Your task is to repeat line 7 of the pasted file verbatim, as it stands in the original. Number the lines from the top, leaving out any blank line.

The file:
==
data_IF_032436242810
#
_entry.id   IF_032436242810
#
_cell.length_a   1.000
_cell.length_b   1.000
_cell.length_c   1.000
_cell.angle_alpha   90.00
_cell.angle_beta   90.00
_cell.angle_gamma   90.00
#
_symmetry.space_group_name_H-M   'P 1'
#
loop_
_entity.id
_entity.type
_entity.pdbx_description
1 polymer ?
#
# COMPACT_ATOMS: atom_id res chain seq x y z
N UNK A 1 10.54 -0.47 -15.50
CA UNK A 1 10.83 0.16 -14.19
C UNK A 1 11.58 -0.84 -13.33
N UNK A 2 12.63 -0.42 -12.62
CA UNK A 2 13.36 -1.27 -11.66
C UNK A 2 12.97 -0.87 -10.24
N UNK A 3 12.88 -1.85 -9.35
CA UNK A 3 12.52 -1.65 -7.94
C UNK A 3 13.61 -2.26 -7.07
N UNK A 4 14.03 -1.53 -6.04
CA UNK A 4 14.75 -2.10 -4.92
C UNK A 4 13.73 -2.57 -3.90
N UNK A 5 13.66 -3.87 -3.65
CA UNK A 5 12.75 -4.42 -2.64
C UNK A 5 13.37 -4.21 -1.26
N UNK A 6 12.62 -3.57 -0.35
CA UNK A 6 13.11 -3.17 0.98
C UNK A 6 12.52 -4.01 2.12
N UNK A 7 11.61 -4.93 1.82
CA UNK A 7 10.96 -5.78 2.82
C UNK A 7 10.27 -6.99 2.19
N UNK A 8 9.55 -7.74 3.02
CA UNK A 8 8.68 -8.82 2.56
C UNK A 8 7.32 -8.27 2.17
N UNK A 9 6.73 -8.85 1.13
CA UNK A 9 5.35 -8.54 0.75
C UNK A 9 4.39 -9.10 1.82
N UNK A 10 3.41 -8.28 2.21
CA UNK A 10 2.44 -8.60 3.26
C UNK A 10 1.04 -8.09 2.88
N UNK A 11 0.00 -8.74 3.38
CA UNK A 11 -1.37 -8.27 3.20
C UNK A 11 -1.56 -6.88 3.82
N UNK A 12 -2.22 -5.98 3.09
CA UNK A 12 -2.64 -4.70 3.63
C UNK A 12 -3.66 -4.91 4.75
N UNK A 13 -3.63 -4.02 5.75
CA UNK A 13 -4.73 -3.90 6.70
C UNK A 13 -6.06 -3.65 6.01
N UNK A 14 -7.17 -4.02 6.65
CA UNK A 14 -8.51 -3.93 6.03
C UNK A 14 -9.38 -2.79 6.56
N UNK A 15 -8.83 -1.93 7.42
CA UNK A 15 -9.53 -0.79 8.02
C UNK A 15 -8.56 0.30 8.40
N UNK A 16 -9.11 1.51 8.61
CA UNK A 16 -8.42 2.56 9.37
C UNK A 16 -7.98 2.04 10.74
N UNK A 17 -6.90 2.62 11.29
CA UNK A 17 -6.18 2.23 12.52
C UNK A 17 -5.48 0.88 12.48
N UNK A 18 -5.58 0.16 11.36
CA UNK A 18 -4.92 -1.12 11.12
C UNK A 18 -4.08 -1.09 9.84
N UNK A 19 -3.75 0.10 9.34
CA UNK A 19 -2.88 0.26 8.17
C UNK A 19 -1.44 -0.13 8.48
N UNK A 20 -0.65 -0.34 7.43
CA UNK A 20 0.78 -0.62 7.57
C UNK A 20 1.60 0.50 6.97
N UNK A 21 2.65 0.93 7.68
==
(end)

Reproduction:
_cell.length_c   1.000